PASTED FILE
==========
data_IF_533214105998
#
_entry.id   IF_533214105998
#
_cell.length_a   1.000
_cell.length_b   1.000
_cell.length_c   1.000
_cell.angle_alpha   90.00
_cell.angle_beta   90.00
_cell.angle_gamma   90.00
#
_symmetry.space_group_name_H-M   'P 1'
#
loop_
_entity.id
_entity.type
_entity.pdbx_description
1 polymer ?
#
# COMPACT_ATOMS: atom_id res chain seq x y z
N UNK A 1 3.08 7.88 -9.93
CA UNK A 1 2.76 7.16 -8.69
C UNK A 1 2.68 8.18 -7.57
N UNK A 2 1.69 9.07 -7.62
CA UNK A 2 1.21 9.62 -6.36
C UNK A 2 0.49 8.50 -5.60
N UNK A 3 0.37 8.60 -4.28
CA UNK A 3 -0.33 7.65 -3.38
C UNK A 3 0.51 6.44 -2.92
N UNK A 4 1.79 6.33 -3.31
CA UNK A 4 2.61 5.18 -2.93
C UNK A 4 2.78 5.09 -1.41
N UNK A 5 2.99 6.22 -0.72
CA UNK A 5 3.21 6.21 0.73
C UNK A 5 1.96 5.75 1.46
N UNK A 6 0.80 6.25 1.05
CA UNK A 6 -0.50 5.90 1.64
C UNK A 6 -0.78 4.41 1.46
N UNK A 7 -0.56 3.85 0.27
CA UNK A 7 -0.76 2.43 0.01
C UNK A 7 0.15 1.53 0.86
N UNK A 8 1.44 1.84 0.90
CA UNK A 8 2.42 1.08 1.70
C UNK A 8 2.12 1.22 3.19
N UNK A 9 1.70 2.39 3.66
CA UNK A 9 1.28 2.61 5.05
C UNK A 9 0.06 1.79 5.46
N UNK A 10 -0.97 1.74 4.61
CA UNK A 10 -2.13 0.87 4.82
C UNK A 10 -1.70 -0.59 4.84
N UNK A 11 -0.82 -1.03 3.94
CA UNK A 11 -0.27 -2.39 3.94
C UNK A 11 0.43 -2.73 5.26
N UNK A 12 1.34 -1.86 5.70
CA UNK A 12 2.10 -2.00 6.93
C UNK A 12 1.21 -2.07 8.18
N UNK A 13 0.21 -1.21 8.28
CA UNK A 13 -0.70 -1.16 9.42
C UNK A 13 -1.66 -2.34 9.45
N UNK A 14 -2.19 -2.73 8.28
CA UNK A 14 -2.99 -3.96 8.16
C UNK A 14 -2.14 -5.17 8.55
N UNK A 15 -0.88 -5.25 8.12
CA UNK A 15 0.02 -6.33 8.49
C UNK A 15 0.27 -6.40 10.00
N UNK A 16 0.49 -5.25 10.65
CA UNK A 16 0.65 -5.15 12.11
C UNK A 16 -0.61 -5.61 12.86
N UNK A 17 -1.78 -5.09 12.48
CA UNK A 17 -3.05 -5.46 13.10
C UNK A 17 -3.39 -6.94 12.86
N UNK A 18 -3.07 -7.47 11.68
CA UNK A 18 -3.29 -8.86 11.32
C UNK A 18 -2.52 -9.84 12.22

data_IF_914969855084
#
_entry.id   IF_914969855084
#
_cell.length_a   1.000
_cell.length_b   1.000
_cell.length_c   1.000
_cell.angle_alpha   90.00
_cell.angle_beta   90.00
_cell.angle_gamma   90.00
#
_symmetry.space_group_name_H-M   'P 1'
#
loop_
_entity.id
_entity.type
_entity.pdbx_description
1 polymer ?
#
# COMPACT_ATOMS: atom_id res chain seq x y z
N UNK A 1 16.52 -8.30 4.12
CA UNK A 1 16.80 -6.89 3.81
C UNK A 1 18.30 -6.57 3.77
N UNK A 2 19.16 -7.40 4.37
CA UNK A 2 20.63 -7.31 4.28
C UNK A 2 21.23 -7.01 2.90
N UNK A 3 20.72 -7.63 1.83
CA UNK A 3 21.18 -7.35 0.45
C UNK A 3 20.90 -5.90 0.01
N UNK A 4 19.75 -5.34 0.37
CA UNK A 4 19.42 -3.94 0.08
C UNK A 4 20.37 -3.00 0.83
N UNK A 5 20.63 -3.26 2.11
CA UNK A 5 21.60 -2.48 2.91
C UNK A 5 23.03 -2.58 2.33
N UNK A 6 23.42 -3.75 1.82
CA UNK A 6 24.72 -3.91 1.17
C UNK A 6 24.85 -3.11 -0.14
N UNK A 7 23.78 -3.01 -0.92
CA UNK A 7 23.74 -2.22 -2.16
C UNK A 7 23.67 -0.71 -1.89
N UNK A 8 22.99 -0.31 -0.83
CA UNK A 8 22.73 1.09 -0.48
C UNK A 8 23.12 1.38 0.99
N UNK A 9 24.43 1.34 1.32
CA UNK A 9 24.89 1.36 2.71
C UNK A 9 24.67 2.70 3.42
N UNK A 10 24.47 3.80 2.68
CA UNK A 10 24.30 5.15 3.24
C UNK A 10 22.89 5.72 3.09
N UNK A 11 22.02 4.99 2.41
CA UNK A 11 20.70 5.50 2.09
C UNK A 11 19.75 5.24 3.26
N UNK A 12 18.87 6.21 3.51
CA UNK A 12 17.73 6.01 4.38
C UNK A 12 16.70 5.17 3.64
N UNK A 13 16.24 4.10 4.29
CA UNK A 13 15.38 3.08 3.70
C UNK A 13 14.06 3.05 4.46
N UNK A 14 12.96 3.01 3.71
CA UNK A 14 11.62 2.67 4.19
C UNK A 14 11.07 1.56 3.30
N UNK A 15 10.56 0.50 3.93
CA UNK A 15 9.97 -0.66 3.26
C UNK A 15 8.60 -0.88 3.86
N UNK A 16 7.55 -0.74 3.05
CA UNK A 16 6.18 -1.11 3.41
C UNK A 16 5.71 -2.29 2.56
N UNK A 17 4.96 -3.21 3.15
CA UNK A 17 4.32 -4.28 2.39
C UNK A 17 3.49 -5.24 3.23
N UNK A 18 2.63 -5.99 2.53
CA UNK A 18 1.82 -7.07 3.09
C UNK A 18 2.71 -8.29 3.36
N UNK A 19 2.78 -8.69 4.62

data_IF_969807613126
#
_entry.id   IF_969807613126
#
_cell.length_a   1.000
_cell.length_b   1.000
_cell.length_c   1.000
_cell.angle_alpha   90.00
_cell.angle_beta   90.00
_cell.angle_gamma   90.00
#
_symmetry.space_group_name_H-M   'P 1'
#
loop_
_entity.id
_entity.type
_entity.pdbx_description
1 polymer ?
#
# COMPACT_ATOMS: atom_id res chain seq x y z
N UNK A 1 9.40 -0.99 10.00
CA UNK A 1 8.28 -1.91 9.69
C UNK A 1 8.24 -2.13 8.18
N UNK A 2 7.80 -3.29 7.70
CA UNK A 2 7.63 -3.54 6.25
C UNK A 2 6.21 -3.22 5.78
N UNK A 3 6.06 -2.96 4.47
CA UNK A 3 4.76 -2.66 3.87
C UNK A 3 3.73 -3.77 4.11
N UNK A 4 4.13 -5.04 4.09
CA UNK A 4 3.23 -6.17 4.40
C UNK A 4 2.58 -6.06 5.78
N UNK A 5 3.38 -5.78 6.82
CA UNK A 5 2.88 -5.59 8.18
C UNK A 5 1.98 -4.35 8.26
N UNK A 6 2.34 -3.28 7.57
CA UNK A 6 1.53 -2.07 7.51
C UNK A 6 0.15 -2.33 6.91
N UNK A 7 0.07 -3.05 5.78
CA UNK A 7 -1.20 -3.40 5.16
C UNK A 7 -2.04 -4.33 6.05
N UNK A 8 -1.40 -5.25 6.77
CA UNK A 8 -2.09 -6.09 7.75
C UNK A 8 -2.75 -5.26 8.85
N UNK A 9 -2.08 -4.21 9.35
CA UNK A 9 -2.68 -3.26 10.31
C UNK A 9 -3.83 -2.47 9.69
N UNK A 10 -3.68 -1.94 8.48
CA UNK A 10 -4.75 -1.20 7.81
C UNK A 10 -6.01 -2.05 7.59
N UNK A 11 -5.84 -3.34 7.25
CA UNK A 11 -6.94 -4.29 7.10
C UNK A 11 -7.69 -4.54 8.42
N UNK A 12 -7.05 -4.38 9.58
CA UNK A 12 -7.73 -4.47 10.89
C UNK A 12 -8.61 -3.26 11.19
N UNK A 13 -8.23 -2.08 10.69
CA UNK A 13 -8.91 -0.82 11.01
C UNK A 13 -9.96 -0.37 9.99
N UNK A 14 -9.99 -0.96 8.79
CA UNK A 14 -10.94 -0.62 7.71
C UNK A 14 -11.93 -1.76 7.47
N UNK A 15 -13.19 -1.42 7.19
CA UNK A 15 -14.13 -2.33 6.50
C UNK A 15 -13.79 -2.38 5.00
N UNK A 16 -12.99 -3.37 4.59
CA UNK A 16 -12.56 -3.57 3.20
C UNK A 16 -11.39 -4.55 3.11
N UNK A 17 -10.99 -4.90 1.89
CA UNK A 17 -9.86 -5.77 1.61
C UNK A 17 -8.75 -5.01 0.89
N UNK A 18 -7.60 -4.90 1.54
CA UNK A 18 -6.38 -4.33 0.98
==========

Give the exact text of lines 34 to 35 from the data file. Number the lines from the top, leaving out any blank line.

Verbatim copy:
CA UNK A 5 3.21 6.21 0.73
C UNK A 5 1.96 5.75 1.46